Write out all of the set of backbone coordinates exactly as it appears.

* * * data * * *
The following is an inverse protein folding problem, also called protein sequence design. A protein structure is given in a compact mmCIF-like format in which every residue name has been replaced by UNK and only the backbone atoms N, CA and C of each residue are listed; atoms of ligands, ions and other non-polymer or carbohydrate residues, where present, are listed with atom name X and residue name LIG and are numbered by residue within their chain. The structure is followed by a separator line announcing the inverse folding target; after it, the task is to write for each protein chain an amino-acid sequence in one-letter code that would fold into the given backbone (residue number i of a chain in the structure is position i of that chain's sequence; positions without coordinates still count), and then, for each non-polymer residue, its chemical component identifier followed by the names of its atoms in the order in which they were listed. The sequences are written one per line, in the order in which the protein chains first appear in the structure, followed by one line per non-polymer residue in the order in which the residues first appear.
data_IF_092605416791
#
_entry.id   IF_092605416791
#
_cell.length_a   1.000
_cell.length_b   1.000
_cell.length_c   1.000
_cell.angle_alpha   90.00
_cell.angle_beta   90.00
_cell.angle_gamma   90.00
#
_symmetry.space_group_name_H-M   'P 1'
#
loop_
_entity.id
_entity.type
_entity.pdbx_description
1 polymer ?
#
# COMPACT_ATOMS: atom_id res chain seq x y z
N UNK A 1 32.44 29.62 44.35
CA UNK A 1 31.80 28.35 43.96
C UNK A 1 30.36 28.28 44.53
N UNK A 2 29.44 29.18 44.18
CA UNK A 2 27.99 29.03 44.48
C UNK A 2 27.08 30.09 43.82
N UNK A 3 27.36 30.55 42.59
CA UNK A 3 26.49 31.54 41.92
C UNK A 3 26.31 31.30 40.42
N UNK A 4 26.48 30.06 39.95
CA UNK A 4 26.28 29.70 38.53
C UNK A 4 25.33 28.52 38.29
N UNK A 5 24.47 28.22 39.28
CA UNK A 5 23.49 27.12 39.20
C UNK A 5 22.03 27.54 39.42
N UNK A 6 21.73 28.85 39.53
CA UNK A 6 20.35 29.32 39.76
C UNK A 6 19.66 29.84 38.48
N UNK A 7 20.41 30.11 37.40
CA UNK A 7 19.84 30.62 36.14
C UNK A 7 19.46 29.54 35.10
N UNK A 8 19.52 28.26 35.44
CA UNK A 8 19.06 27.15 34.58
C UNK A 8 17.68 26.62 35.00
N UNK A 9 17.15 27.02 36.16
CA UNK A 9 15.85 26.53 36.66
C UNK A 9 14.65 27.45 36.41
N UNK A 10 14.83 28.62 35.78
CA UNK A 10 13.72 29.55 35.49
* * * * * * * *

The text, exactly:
The following is an inverse protein folding problem, also called protein sequence design. A protein structure is given in a compact mmCIF-like format in which every residue name has been replaced by UNK and only the backbone atoms N, CA and C of each residue are listed; atoms of ligands, ions and other non-polymer or carbohydrate residues, where present, are listed with atom name X and residue name LIG and are numbered by residue within their chain. The structure is followed by a separator line announcing the inverse folding target; after it, the task is to write for each protein chain an amino-acid sequence in one-letter code that would fold into the given backbone (residue number i of a chain in the structure is position i of that chain's sequence; positions without coordinates still count), and then, for each non-polymer residue, its chemical component identifier followed by the names of its atoms in the order in which they were listed. The sequences are written one per line, in the order in which the protein chains first appear in the structure, followed by one line per non-polymer residue in the order in which the residues first appear.
data_IF_092605416791
#
_entry.id   IF_092605416791
#
_cell.length_a   1.000
_cell.length_b   1.000
_cell.length_c   1.000
_cell.angle_alpha   90.00
_cell.angle_beta   90.00
_cell.angle_gamma   90.00
#
_symmetry.space_group_name_H-M   'P 1'
#
loop_
_entity.id
_entity.type
_entity.pdbx_description
1 polymer ?
#
# COMPACT_ATOMS: atom_id res chain seq x y z
N UNK A 1 32.44 29.62 44.35
CA UNK A 1 31.80 28.35 43.96
C UNK A 1 30.36 28.28 44.53
N UNK A 2 29.44 29.18 44.18
CA UNK A 2 27.99 29.03 44.48
C UNK A 2 27.08 30.09 43.82
N UNK A 3 27.36 30.55 42.59
CA UNK A 3 26.49 31.54 41.92
C UNK A 3 26.31 31.30 40.42
N UNK A 4 26.48 30.06 39.95
CA UNK A 4 26.28 29.70 38.53
C UNK A 4 25.33 28.52 38.29
N UNK A 5 24.47 28.22 39.28
CA UNK A 5 23.49 27.12 39.20
C UNK A 5 22.03 27.54 39.42
N UNK A 6 21.73 28.85 39.53
CA UNK A 6 20.35 29.32 39.76
C UNK A 6 19.66 29.84 38.48
N UNK A 7 20.41 30.11 37.40
CA UNK A 7 19.84 30.62 36.14
C UNK A 7 19.46 29.54 35.10
N UNK A 8 19.52 28.26 35.44
CA UNK A 8 19.06 27.15 34.58
C UNK A 8 17.68 26.62 35.00
N UNK A 9 17.15 27.02 36.16
CA UNK A 9 15.85 26.53 36.66
C UNK A 9 14.65 27.45 36.41
N UNK A 10 14.83 28.62 35.78
CA UNK A 10 13.72 29.55 35.49